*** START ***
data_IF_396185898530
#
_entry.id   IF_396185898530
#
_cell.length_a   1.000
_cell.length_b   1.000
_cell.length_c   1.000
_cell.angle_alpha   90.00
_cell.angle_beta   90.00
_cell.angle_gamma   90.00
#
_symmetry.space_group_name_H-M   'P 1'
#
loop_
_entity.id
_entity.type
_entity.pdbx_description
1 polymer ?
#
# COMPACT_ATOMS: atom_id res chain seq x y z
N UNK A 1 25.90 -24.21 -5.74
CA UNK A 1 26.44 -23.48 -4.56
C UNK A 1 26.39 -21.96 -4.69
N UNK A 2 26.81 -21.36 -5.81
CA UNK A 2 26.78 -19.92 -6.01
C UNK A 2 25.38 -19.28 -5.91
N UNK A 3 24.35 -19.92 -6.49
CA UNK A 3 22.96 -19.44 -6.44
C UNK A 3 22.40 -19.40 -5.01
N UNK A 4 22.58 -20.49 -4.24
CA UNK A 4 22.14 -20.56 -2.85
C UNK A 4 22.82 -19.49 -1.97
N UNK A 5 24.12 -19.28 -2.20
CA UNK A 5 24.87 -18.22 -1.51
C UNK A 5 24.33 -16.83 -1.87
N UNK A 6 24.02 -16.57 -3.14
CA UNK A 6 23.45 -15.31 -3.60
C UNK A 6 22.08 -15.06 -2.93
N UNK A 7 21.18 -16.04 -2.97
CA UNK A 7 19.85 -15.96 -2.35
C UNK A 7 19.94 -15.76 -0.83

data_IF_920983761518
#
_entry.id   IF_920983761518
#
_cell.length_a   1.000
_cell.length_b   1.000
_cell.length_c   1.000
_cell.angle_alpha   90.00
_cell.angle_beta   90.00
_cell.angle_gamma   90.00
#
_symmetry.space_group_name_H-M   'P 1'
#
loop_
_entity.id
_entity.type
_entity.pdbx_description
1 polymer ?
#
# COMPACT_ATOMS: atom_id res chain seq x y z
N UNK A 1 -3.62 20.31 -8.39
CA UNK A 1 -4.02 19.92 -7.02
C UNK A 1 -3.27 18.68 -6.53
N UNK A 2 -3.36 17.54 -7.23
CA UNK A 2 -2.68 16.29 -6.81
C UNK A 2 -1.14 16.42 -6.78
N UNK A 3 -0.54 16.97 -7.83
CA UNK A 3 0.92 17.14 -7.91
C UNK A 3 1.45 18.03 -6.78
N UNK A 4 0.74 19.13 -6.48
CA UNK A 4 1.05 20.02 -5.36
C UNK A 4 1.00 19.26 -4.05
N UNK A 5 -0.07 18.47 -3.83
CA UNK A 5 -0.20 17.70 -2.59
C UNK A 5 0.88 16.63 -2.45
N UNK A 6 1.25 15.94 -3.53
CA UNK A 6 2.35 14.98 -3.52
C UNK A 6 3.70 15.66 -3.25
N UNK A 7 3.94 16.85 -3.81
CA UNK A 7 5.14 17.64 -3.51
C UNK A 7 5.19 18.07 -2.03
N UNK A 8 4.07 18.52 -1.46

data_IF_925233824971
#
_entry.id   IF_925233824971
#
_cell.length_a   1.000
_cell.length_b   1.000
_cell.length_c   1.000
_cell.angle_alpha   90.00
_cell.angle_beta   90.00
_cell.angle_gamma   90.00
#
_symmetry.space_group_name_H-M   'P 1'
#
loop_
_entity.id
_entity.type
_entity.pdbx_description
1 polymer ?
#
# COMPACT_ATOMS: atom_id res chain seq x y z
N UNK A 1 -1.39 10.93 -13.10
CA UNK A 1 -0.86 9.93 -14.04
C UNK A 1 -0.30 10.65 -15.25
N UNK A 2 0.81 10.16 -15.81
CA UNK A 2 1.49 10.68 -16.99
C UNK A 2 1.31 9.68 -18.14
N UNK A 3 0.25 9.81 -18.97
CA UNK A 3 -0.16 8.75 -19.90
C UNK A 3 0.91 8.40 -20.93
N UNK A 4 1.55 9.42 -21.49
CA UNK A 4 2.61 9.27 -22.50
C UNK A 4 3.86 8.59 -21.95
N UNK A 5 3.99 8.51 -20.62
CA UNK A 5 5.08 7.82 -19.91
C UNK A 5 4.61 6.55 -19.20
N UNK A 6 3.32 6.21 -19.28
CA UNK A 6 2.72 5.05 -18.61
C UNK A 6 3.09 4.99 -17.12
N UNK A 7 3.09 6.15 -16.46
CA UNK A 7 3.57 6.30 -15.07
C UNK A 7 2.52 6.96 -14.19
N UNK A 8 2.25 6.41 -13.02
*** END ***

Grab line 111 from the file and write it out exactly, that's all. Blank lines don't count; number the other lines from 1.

CA UNK A 3 -0.16 8.75 -19.90